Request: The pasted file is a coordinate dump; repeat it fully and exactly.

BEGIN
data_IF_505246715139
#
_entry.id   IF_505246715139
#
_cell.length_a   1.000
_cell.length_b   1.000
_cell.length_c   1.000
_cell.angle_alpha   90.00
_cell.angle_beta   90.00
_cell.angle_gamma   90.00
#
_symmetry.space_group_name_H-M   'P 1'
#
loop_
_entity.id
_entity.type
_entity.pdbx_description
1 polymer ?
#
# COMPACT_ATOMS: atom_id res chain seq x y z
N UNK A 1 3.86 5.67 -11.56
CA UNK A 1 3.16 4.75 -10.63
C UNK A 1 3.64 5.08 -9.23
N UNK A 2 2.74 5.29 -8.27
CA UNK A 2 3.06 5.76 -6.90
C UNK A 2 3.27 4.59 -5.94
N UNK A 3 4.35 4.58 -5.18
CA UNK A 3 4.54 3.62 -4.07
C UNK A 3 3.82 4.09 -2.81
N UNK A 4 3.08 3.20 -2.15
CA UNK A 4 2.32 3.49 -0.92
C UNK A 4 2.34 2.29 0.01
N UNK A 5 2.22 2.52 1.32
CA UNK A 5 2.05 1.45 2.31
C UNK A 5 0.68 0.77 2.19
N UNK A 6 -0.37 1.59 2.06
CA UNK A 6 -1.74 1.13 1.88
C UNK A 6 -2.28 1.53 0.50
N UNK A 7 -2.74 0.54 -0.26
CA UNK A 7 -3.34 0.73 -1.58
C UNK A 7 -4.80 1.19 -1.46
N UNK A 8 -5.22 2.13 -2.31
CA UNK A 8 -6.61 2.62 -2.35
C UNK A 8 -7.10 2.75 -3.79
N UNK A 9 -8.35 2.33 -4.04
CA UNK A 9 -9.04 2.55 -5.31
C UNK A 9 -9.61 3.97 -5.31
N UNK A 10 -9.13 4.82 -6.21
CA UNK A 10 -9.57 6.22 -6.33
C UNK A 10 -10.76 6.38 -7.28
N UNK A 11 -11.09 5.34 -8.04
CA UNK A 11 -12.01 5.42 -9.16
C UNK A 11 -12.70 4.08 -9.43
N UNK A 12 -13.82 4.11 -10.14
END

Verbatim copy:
data_IF_505246715139
#
_entry.id   IF_505246715139
#
_cell.length_a   1.000
_cell.length_b   1.000
_cell.length_c   1.000
_cell.angle_alpha   90.00
_cell.angle_beta   90.00
_cell.angle_gamma   90.00
#
_symmetry.space_group_name_H-M   'P 1'
#
loop_
_entity.id
_entity.type
_entity.pdbx_description
1 polymer ?
#
# COMPACT_ATOMS: atom_id res chain seq x y z
N UNK A 1 3.86 5.67 -11.56
CA UNK A 1 3.16 4.75 -10.63
C UNK A 1 3.64 5.08 -9.23
N UNK A 2 2.74 5.29 -8.27
CA UNK A 2 3.06 5.76 -6.90
C UNK A 2 3.27 4.59 -5.94
N UNK A 3 4.35 4.58 -5.18
CA UNK A 3 4.54 3.62 -4.07
C UNK A 3 3.82 4.09 -2.81
N UNK A 4 3.08 3.20 -2.15
CA UNK A 4 2.32 3.49 -0.92
C UNK A 4 2.34 2.29 0.01
N UNK A 5 2.22 2.52 1.32
CA UNK A 5 2.05 1.45 2.31
C UNK A 5 0.68 0.77 2.19
N UNK A 6 -0.37 1.59 2.06
CA UNK A 6 -1.74 1.13 1.88
C UNK A 6 -2.28 1.53 0.50
N UNK A 7 -2.74 0.54 -0.26
CA UNK A 7 -3.34 0.73 -1.58
C UNK A 7 -4.80 1.19 -1.46
N UNK A 8 -5.22 2.13 -2.31
CA UNK A 8 -6.61 2.62 -2.35
C UNK A 8 -7.10 2.75 -3.79
N UNK A 9 -8.35 2.33 -4.04
CA UNK A 9 -9.04 2.55 -5.31
C UNK A 9 -9.61 3.97 -5.31
N UNK A 10 -9.13 4.82 -6.21
CA UNK A 10 -9.57 6.22 -6.33
C UNK A 10 -10.76 6.38 -7.28
N UNK A 11 -11.09 5.34 -8.04
CA UNK A 11 -12.01 5.42 -9.16
C UNK A 11 -12.70 4.08 -9.43
N UNK A 12 -13.82 4.11 -10.14